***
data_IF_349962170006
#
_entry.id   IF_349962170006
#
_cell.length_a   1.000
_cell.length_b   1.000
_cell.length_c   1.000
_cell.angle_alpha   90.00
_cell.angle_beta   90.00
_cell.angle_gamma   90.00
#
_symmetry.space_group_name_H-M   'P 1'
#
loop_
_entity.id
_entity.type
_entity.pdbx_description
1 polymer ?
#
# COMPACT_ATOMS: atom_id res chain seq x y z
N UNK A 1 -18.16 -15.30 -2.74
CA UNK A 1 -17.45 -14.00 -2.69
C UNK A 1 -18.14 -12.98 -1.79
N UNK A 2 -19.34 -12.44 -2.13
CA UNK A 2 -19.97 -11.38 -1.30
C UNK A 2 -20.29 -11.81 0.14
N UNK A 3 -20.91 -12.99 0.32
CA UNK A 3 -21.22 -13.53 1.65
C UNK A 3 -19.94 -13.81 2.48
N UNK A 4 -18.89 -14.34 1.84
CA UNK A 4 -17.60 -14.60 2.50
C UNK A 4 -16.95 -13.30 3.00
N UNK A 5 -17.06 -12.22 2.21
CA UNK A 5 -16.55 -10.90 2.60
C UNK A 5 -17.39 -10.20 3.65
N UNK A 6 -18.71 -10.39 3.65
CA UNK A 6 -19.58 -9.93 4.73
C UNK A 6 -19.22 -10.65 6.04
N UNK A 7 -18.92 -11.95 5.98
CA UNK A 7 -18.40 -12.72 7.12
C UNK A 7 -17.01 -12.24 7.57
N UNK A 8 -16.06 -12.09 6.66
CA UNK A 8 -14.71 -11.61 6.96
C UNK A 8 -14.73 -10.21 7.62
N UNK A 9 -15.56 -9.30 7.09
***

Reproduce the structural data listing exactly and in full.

data_IF_349962170006
#
_entry.id   IF_349962170006
#
_cell.length_a   1.000
_cell.length_b   1.000
_cell.length_c   1.000
_cell.angle_alpha   90.00
_cell.angle_beta   90.00
_cell.angle_gamma   90.00
#
_symmetry.space_group_name_H-M   'P 1'
#
loop_
_entity.id
_entity.type
_entity.pdbx_description
1 polymer ?
#
# COMPACT_ATOMS: atom_id res chain seq x y z
N UNK A 1 -18.16 -15.30 -2.74
CA UNK A 1 -17.45 -14.00 -2.69
C UNK A 1 -18.14 -12.98 -1.79
N UNK A 2 -19.34 -12.44 -2.13
CA UNK A 2 -19.97 -11.38 -1.30
C UNK A 2 -20.29 -11.81 0.14
N UNK A 3 -20.91 -12.99 0.32
CA UNK A 3 -21.22 -13.53 1.65
C UNK A 3 -19.94 -13.81 2.48
N UNK A 4 -18.89 -14.34 1.84
CA UNK A 4 -17.60 -14.60 2.50
C UNK A 4 -16.95 -13.30 3.00
N UNK A 5 -17.06 -12.22 2.21
CA UNK A 5 -16.55 -10.90 2.60
C UNK A 5 -17.39 -10.20 3.65
N UNK A 6 -18.71 -10.39 3.65
CA UNK A 6 -19.58 -9.93 4.73
C UNK A 6 -19.22 -10.65 6.04
N UNK A 7 -18.92 -11.95 5.98
CA UNK A 7 -18.40 -12.72 7.12
C UNK A 7 -17.01 -12.24 7.57
N UNK A 8 -16.06 -12.09 6.66
CA UNK A 8 -14.71 -11.61 6.96
C UNK A 8 -14.73 -10.21 7.62
N UNK A 9 -15.56 -9.30 7.09